From the first snare crack of Teenage Kicks we are catapulted into the vortex that is teen-heartache...Feargal Sharkeys unique voice makes your legs still wobble at the knees,whilst the abrasive guitars give us the strength to stand tall as this wonderful song ploughs its own furrow into our hearts...Timeless.They carried on writing kitchen-sink musical dramas and traumas,with the odd nod towards da brudders Ramone,but this lot had a Derry edge and the wit to set them apart from the rest..Work,rest and play....After the fizzing dynamics of the early songs,the ideas are still there,witness the naive steps to Beatley psychedelia....unheard of and unusual at the time,that is attempted on Julie Ocean and Wednesday Week...The enthusiasm appears to have slightly waned on the final few tracks and as they are still producing classy pop,its best that they ended on a slight dip than in a hole..at least they didnt get the Human League in to advise them!
on 23 January 2006
I ran across a greatest hits like double cassette or something of the UNDERTONES and didn't pick it up. I'm such a fan of theirs I shoulda. I got this years later and glad I did. There's like one song on it I hadn't heard from their albums and from a few 7"s of theirs I have.
To me the UNDERTONES are the greatest power pop band of all time. It's a combo of the strong guitars, the excellent song writing and maybe even Fergal Sharkey's unique voice. They make great records and I understand they do an amazing live show. I missed 'em the one time they played San Diego in like 1981. Bummer.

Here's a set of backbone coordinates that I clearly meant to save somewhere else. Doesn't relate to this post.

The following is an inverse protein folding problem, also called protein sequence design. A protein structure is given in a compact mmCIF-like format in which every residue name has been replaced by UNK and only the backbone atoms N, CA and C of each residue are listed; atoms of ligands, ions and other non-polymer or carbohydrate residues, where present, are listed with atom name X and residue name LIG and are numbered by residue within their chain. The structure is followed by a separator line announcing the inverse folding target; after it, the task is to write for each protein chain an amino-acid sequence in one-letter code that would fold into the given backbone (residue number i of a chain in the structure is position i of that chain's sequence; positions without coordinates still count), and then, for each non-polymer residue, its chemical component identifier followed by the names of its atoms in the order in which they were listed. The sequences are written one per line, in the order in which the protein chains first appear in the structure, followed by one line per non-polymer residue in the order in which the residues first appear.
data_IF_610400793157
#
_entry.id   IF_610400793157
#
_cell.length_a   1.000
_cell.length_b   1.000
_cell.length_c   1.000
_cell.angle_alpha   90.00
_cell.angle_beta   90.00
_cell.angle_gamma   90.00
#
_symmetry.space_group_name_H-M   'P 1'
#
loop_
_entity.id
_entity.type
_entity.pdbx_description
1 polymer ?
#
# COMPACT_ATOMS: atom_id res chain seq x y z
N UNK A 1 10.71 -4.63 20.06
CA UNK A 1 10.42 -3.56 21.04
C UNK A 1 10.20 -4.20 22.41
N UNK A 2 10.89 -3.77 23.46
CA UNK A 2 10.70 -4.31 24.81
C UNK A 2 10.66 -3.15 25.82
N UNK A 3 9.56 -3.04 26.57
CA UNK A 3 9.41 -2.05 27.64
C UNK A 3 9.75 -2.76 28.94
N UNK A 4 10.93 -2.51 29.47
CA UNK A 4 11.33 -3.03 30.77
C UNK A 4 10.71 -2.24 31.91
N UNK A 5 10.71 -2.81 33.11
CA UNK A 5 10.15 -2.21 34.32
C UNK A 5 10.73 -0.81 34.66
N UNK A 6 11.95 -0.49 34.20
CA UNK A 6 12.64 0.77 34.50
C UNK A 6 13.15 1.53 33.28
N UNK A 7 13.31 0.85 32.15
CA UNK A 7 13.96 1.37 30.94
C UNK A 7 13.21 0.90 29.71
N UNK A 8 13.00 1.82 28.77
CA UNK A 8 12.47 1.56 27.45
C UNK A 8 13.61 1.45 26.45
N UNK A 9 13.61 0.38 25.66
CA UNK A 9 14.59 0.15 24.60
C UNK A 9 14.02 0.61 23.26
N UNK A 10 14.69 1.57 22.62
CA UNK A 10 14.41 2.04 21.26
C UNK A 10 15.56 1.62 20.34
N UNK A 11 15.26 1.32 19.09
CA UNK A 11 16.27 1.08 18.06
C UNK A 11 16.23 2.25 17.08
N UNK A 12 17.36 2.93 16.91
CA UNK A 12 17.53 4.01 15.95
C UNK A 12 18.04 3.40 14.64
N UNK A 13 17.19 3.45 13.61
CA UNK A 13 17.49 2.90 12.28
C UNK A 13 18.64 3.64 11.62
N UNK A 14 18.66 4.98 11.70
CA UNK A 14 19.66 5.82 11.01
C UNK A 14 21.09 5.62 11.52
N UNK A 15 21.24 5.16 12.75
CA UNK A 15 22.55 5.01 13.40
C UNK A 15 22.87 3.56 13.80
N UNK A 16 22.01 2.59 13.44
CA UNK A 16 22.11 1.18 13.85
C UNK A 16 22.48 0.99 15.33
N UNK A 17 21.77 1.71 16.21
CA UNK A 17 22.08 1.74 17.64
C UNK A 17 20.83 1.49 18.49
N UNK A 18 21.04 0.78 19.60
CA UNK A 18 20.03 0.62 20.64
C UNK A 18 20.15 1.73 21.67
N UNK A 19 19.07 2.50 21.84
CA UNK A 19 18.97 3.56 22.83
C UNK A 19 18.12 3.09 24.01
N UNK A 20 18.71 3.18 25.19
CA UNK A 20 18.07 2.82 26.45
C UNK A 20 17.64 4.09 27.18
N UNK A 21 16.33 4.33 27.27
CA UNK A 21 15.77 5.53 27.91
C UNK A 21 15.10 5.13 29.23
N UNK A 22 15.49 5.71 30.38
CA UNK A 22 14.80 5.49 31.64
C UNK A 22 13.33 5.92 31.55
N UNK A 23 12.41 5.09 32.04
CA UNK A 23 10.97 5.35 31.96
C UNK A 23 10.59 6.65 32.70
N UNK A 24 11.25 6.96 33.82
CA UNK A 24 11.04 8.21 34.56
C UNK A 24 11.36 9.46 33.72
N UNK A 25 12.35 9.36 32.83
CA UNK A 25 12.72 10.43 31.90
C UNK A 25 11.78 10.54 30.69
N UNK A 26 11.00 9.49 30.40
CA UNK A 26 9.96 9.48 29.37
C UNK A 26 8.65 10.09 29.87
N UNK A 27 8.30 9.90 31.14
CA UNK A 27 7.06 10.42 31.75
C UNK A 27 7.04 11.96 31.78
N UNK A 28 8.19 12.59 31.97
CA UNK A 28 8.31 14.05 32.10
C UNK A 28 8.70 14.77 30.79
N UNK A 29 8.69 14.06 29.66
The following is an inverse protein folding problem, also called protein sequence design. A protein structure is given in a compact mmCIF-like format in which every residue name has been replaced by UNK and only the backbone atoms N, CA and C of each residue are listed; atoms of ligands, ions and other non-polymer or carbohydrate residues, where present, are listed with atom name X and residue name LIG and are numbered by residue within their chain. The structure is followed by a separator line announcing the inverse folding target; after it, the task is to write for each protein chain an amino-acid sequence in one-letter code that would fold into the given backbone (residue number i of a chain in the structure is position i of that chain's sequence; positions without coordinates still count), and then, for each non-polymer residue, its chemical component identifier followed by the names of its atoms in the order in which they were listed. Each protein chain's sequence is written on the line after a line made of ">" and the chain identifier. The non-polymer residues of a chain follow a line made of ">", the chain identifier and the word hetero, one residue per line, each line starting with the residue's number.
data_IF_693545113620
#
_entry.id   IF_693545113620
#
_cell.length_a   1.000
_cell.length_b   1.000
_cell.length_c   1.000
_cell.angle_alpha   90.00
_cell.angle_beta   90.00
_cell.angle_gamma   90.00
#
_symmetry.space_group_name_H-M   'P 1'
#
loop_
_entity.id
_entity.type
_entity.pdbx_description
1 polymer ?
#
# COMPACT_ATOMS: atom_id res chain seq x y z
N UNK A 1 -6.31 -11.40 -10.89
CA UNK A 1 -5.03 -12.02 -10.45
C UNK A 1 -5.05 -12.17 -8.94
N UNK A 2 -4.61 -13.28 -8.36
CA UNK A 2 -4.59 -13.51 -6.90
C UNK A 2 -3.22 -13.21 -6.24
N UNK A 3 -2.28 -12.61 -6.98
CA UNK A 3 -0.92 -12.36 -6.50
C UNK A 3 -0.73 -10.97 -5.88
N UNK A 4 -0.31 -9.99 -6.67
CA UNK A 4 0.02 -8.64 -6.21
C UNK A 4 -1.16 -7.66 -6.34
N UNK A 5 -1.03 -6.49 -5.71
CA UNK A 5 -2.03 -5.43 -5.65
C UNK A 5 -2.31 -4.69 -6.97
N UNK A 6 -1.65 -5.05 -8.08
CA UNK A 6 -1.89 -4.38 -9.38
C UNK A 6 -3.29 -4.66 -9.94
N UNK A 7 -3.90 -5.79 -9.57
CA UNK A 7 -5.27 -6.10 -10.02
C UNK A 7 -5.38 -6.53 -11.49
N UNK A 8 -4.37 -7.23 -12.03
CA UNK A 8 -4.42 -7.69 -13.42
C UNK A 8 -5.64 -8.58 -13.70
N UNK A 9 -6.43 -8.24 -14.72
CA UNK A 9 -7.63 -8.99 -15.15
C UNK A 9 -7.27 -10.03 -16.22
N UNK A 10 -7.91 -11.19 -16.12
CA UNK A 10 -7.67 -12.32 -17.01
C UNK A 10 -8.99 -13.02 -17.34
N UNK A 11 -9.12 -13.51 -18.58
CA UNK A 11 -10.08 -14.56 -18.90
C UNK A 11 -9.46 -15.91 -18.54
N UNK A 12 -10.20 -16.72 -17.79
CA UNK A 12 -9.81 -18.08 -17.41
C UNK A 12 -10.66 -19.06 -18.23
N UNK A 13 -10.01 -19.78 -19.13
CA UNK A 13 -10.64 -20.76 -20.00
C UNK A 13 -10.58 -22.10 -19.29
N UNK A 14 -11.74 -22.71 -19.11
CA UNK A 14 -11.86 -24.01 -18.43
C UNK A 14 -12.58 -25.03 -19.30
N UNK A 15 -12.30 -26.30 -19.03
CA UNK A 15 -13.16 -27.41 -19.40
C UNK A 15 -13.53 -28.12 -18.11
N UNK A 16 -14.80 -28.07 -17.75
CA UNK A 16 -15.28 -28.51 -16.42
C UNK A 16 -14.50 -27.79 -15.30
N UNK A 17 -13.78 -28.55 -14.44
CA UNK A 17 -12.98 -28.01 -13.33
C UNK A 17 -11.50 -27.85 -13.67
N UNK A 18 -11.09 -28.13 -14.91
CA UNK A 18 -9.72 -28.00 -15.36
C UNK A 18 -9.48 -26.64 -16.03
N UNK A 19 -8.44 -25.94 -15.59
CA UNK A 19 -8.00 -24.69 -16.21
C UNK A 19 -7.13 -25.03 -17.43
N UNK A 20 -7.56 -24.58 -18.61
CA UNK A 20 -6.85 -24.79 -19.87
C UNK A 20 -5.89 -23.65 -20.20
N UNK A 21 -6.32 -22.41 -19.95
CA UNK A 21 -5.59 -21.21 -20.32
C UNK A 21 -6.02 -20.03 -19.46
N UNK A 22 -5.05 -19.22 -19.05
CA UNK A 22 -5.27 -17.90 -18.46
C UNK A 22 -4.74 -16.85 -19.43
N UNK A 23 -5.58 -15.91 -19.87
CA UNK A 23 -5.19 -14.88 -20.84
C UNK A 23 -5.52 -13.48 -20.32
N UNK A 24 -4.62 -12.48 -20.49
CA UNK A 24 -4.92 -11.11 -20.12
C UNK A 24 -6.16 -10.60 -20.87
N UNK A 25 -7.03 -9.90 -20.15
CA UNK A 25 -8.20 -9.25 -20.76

If you only own one UNDERTONES record, this would be the one. Real nice packaging too, showing all the covers of the various 7"s. I've been able to gladly hear their music for about 25 years now and it never gets old. Heck, I even like the softer material they did after the first two incredible albums. chris bct
When I'm in a car, travelling at speed, with the sun out one of the first albums I'll reach for is the Undertones.
The vim, verve, panache and life in their music is I think second to none. The following singles are crucial to any lover of shiny freshly minted pop.
Here Comes The Summer
Get Over You
You've got my number ( why don't you use it )
It's Going To Happen
And some great b-sides
Let's Talk About Girls
I'll just say a couple of things about some of these. Firstly 'You've got my number ...' is a completely unrecognised gem. Reaching only #39 at the time it has one of the best riffs of all time - Michael Bradley in the liner notes says his jaw 'just dropped' when Damian O'Neill played it for the first time. Much is made of Brian Wilson's 'pocket symphony' concept - but this song - with the way the riff inverts, and they way the middle 8 builds to a forttisimo , followed by the knockout punch of the ending is exactly that and far less lauded.
Secondly 'Here Comes The Summer' is a 1:59 song - with a middle eight. Unbelievable compactness and all the better for it's terseness and brevity it shows a discipline and imagination that is an object lesson in great songwriting. It just shrieks summer.
But this album, and the Undertones in general are about having fun - not serious journo posturing. You'll find tight, unpretentious music that nevertheless bubbles with energy and talent. What other band could write
( on Mars Bar )
There's glucose for energy
Caramel for strength
The chocolate's only there
To keep it the right length
- and it doesn't sound like some daft novelty record.
32 tracks. What are you waiting for?